The Geology of the Billboard
Shot in and around London The Billboard Landscape series is a collection of colour photographs taken by Richard Baird, BP&O, in and around London. The project attempts to see and present the billboard and its layering of adverts as an interrelated topology. Only in their degradation, persistent weathering and a lack of human intervention, does a dialogue through time emerge between disparate and often uninspired marketing. Shot on location and cropped, a landscape of colour and halftone draws beauty from banality, from the smallest part of a series of unrelated large format prints. Order framed prints and print-only at the Billboard Landscape shop here.
Having been locked down in London off and on for much of 2020, I had found a need to seek out some form of joy to escape persistent bad news. In some ways, being stuck inside had created a hyper-awareness outside. The adverts that I saw littered throughout the urban landscape had become further disconnected from the world as it was in 2020. Holiday adverts stared mockingly down at me. Yet, as I saw these slowly degrade over the year, unchanged as ad spending collapsed, their frayed edges began to reveal the advertising below. It always had seemed interesting that these were always plastered over rather than replaced, and had created an overlooked temporality. These frayed layers, still bright with halftone and colour, appeared beautiful and unexpected. That when rotated, appeared as natural landscapes, rolling hills and mountains. That connection between the urban and the rural, of man-made construct and the rhythm of nature presented an interesting liminal space, a space for meaning-making. And so, the billboard landscape series emerged, presented as a series of prints to brighten the home, and to invite others to look below the surface.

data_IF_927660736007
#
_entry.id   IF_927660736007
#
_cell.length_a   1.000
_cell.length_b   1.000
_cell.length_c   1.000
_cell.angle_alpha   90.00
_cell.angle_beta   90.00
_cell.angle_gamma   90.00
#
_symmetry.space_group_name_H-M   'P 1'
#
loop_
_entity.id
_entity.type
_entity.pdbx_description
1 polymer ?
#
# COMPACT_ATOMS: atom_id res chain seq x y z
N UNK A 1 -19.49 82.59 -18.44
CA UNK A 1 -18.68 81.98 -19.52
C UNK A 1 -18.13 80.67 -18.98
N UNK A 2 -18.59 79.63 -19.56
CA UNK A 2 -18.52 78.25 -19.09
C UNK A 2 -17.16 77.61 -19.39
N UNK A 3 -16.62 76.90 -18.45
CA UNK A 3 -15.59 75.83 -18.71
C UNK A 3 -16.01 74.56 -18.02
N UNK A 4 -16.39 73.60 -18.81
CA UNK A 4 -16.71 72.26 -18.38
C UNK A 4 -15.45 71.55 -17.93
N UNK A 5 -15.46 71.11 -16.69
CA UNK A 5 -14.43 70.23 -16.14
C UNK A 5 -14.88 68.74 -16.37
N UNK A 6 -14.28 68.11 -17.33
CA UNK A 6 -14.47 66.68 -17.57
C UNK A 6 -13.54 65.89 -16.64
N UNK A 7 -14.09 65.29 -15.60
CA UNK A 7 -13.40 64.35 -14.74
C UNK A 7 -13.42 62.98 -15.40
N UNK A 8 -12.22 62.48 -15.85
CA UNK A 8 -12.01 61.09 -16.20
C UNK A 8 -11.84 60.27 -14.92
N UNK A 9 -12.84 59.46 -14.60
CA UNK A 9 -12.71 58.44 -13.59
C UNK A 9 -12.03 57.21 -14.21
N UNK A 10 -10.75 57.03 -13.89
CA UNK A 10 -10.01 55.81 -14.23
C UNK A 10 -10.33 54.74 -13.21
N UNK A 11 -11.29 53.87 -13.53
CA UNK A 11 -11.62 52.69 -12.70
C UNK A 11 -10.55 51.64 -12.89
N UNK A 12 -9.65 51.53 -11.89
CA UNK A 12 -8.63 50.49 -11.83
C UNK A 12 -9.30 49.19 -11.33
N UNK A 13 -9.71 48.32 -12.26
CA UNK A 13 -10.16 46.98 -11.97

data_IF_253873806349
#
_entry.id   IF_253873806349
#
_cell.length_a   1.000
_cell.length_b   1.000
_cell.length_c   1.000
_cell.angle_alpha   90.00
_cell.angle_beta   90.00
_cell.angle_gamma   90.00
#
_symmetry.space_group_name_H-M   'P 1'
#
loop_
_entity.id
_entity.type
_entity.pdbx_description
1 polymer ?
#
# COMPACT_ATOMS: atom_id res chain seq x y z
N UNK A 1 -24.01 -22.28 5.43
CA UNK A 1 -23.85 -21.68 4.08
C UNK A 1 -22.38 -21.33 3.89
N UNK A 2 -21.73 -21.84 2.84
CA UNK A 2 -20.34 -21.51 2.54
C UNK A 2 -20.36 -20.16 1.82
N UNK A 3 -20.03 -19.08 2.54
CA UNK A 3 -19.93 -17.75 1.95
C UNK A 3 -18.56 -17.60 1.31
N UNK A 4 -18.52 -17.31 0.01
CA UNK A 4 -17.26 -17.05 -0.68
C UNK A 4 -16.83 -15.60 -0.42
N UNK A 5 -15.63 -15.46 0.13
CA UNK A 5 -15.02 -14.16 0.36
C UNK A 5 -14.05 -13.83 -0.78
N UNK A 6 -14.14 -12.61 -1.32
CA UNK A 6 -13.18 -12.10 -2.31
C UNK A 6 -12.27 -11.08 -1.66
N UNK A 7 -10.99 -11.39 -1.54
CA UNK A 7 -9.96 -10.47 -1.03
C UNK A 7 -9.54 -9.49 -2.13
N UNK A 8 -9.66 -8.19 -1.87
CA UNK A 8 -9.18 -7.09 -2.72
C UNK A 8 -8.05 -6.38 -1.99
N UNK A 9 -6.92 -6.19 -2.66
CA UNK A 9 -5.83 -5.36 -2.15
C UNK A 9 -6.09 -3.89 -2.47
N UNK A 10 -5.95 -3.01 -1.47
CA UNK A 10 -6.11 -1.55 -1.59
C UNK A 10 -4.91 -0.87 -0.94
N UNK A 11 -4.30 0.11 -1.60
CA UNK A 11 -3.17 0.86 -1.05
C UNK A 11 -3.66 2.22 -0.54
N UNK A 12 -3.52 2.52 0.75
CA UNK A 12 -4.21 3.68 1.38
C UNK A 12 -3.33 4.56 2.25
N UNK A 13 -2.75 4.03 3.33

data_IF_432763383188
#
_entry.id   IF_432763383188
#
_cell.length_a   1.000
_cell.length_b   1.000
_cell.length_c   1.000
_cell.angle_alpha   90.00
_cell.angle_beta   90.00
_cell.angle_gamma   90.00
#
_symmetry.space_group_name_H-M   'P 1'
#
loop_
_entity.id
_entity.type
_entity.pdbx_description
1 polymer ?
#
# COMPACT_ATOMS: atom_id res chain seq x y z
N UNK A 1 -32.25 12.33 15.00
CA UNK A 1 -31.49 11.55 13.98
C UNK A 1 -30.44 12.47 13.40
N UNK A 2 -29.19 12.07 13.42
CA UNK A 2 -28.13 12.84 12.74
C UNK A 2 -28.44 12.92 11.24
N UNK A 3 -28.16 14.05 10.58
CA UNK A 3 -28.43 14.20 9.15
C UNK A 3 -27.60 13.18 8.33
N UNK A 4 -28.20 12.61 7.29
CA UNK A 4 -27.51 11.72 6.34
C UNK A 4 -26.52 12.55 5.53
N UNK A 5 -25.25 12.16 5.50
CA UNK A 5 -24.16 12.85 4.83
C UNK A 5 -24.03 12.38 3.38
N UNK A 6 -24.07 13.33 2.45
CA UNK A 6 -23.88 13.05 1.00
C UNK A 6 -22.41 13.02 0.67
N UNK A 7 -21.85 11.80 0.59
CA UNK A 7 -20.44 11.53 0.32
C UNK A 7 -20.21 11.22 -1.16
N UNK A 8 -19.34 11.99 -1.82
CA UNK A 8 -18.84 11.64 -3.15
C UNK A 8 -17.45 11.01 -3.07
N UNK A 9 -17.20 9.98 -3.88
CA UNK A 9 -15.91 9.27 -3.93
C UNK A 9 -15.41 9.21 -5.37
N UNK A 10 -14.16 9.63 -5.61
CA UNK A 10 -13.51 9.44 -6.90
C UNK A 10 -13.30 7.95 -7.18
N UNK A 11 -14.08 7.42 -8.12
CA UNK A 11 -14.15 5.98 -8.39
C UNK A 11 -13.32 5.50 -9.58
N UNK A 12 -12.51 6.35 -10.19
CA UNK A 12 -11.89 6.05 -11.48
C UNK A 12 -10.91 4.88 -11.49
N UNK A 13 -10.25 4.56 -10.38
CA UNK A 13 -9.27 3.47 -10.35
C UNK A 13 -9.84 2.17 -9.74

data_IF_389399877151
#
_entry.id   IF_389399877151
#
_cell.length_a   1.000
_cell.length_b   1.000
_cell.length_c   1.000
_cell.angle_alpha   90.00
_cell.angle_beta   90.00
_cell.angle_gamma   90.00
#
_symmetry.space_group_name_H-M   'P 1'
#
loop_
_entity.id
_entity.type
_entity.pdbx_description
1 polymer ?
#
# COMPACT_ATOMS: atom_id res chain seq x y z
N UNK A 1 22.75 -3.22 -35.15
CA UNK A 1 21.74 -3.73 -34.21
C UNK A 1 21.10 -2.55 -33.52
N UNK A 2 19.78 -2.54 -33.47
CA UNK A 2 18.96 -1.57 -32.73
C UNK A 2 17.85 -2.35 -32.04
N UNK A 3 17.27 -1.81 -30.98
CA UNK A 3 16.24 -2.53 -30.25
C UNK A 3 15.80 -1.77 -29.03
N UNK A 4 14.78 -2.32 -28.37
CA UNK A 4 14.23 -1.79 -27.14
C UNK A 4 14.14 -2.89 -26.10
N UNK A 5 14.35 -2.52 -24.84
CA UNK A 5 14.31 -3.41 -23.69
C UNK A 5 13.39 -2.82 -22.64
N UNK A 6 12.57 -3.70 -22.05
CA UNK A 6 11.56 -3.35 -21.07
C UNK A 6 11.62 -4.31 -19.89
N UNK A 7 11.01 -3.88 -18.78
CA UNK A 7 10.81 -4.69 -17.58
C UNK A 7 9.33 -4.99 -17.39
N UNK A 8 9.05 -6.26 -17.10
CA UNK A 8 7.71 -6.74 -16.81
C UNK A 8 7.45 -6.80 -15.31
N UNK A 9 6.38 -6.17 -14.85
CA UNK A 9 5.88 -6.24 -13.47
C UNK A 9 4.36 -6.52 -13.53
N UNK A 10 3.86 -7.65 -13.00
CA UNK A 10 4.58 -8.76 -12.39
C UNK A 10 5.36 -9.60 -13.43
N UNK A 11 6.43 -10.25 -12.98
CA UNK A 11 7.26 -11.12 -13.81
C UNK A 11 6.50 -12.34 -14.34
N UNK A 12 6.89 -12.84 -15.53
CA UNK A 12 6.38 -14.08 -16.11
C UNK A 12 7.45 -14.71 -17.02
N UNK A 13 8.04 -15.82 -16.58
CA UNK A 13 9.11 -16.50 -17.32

The series is available to buy here as print-only or as custom-framed options. All funds raised will go towards sustaining BP&O and developing related projects into 2021.